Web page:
What are the Social Determinants of Health?

Social determinants of health are conditions in the environments in which people are born, live, learn, work, play, worship, and age that affect a wide range of health, functioning, and quality-of-life outcomes and risks. Conditions (e.g. social, economic, and physical) in these various environments and settings (e.g. school, church, workplace, and neighbourhood) have been referred to as “place.”


In addition to the more material attributes of “place,” the patterns of social engagement and sense of security and well-being are also affected by where people live. Resources that enhance quality of life can have a significant influence on population health outcomes. Examples of these resources include safe and affordable housing, access to education, public safety, availability of healthy foods, local emergency/health services, and environments free of life-threatening toxins.
 
Understanding the relationship between how population groups experience “place” and the impact of “place” on health is fundamental to the social determinants of health—including both social and physical determinants.
 
“At every stage of life, health is determined by complex interactions between social and economic factors, the physical environment and individual behavior. These factors are referred to as ‘determinants of health’. They do not exist in isolation from each other. It is the combined influence of the determinants of health that determines health status.”  -Canadian Public Health Association (CPHA)

  • Income and Income Distribution
  • Education

  • Unemployment and Job Security

  • Employment and Working Conditions

  • Early Childhood Development

  • Food Insecurity

  • Housing

  • Social Exclusion

  • Social Safety Network

  • Health Services

  • Aboriginal Status

  • Gender

  • Race

  • Disability

  • Canadian Public Health Association (CPHA

The following is a list of fourteen social determinants of health as defined by the Canadian Health Association:

What are the Social Determinants of Health?

Social determinants of health are conditions in the environments in which people are born, live, learn, work, play, worship, and age that affect a wide range of health, functioning, and quality-of-life outcomes and risks. Conditions (e.g. social, economic, and physical) in these various environments and settings (e.g. school, church, workplace, and neighbourhood) have been referred to as “place.”


In addition to the more material attributes of “place,” the patterns of social engagement and sense of security and well-being are also affected by where people live. Resources that enhance quality of life can have a significant influence on population health outcomes. Examples of these resources include safe and affordable housing, access to education, public safety, availability of healthy foods, local emergency/health services, and environments free of life-threatening toxins.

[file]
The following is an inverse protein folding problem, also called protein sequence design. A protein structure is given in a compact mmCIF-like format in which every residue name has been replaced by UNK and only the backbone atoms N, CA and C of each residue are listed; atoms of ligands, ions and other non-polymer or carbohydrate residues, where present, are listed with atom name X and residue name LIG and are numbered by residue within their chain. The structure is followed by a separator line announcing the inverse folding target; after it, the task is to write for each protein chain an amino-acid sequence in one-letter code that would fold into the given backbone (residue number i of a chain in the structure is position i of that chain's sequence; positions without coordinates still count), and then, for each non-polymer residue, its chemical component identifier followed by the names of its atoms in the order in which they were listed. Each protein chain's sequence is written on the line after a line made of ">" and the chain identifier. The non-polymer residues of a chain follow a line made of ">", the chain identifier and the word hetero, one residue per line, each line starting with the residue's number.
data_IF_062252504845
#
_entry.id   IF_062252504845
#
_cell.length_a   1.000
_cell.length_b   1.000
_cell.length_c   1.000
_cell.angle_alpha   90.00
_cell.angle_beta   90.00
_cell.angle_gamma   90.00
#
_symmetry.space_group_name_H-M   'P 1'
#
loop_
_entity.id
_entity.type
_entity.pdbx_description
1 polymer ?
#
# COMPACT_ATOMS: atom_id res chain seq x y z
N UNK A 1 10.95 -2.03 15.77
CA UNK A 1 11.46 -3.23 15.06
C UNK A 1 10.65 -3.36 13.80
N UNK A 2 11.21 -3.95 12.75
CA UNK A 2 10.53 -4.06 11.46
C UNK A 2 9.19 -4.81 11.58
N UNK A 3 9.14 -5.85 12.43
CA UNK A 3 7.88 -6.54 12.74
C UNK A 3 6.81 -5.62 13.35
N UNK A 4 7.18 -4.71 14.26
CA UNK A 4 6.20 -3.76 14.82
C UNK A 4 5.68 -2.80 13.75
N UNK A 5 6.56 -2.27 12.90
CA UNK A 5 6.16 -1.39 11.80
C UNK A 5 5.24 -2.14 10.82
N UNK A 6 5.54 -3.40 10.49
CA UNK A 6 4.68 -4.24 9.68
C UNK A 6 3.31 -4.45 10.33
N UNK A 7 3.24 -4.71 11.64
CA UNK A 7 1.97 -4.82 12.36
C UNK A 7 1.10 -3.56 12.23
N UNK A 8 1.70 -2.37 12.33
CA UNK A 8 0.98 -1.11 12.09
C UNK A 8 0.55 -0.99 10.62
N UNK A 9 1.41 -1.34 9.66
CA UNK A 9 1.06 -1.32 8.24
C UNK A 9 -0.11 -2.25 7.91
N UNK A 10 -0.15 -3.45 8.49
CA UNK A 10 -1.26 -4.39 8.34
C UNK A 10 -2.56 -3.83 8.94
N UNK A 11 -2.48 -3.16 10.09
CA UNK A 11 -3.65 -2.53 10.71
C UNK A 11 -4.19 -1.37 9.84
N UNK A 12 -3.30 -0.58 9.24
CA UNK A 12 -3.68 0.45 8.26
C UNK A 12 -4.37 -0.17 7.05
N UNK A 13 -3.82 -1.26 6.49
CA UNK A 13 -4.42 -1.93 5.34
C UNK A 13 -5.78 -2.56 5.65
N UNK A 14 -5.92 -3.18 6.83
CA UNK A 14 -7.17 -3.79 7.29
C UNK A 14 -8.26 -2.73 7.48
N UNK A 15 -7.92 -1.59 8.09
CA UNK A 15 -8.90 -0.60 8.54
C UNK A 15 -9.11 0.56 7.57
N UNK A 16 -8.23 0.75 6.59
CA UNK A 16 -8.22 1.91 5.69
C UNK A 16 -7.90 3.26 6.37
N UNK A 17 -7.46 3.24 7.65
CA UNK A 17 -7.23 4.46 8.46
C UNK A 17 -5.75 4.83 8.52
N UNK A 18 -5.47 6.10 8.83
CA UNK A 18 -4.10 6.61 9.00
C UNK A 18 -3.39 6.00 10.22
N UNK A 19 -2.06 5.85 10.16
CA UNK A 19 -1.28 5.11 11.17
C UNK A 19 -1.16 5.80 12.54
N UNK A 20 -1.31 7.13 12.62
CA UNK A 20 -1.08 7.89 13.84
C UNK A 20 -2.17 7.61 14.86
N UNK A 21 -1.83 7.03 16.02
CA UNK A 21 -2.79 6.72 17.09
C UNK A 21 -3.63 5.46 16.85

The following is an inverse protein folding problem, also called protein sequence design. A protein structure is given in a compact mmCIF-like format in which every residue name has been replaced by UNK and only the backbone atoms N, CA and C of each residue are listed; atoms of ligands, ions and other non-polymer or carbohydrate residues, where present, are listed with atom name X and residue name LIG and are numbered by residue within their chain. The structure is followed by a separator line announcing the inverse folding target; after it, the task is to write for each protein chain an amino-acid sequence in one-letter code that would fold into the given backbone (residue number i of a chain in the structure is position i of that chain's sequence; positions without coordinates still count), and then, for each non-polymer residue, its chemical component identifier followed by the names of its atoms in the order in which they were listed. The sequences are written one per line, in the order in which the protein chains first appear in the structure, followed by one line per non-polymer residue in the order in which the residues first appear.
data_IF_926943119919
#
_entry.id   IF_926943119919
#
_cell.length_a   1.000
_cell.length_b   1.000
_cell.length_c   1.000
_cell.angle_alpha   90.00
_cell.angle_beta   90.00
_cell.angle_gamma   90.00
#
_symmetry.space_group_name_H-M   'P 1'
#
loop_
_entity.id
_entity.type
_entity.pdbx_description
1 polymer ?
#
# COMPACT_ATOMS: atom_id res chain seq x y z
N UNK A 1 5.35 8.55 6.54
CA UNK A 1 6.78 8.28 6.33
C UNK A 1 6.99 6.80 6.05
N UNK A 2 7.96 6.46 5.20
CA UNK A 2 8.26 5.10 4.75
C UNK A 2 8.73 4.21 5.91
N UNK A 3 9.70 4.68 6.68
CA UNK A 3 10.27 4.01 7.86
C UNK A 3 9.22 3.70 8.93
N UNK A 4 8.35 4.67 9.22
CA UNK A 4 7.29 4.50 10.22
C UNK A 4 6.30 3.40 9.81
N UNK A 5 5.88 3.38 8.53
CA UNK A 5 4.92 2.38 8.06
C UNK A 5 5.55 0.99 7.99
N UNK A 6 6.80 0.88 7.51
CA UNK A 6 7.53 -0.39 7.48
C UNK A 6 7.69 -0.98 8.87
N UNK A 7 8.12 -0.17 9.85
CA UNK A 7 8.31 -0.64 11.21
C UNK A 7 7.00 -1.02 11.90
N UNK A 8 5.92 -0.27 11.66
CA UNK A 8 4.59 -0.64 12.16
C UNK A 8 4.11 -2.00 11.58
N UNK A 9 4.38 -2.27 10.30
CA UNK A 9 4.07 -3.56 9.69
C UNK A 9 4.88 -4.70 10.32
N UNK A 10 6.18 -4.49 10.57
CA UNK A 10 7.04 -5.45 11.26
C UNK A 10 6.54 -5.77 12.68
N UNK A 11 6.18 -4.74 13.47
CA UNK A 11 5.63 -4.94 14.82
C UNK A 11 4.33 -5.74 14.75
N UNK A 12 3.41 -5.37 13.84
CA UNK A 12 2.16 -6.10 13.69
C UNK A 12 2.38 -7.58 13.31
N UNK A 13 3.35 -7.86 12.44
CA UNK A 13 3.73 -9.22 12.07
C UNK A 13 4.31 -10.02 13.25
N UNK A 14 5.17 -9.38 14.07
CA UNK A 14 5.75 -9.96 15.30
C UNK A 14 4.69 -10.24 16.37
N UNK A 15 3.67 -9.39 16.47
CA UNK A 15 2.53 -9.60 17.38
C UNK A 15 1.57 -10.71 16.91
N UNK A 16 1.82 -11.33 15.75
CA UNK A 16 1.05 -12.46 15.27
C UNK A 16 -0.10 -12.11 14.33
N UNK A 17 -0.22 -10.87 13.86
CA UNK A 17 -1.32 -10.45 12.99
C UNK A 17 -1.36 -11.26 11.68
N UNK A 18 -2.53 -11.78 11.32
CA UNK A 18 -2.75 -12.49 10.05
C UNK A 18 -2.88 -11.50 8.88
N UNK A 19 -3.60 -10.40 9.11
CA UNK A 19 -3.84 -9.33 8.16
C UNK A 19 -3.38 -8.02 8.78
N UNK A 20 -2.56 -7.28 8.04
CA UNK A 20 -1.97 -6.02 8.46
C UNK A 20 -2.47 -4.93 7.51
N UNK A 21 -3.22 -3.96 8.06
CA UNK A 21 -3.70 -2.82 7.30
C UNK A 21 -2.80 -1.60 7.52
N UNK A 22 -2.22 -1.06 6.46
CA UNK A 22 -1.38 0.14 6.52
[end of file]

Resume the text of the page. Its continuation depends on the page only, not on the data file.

Understanding the relationship between how population groups experience “place” and the impact of “place” on health is fundamental to the social determinants of health—including both social and physical determinants.
 
“At every stage of life, health is determined by complex interactions between social and economic factors, the physical environment and individual behavior. These factors are referred to as ‘determinants of health’. They do not exist in isolation from each other. It is the combined influence of the determinants of health that determines health status.”  -Canadian Public Health Association (CPHA)

  • Income and Income Distribution
  • Education

  • Unemployment and Job Security

  • Employment and Working Conditions

  • Early Childhood Development

  • Food Insecurity

  • Housing

  • Social Exclusion

  • Social Safety Network

  • Health Services

  • Aboriginal Status

  • Gender

  • Race

  • Disability

  • Canadian Public Health Association (CPHA

The following is a list of fourteen social determinants of health as defined by the Canadian Health Association:

CVRD

My Cowichan Valley Now

​Why is addressing the role of social determinants of health important?

Addressing social determinants of health is a primary approach to achieving health equity. Health equity is "when everyone has the opportunity to 'attain their full health potential' and no one is 'disadvantaged from achieving this potential because of their social position or other socially determined circumstance'" [5]. Health equity has also been defined as "the absence of systematic disparities in health between and within social groups that have different levels of underlying social advantages or disadvantages—that is, different positions in a social hierarchy" [6]. Social determinants of health such as poverty, unequal access to health care, lack of education, stigma, and racism are underlying, contributing factors of health inequities. The Centers for Disease Control and Prevention (CDC) is committed to achieving improvements in people's lives by reducing health inequities. Health organizations, institutions, and education programs are encouraged to look beyond behavioral factors and address underlying factors related to social determinants of health.
 

  • How a person develops during the first few years of life (early childhood development)

  • How much education a persons obtains

  • Being able to get and keep a job

  • What kind of work a person does

  • Having food or being able to get food (food security)

  • Having access to health services and the quality of those services

  • Housing status

  • How much money a person earns

  • Discrimination and social support

SPC

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Email: infospcowichan@gmail.com

Phone: 250-701-7053

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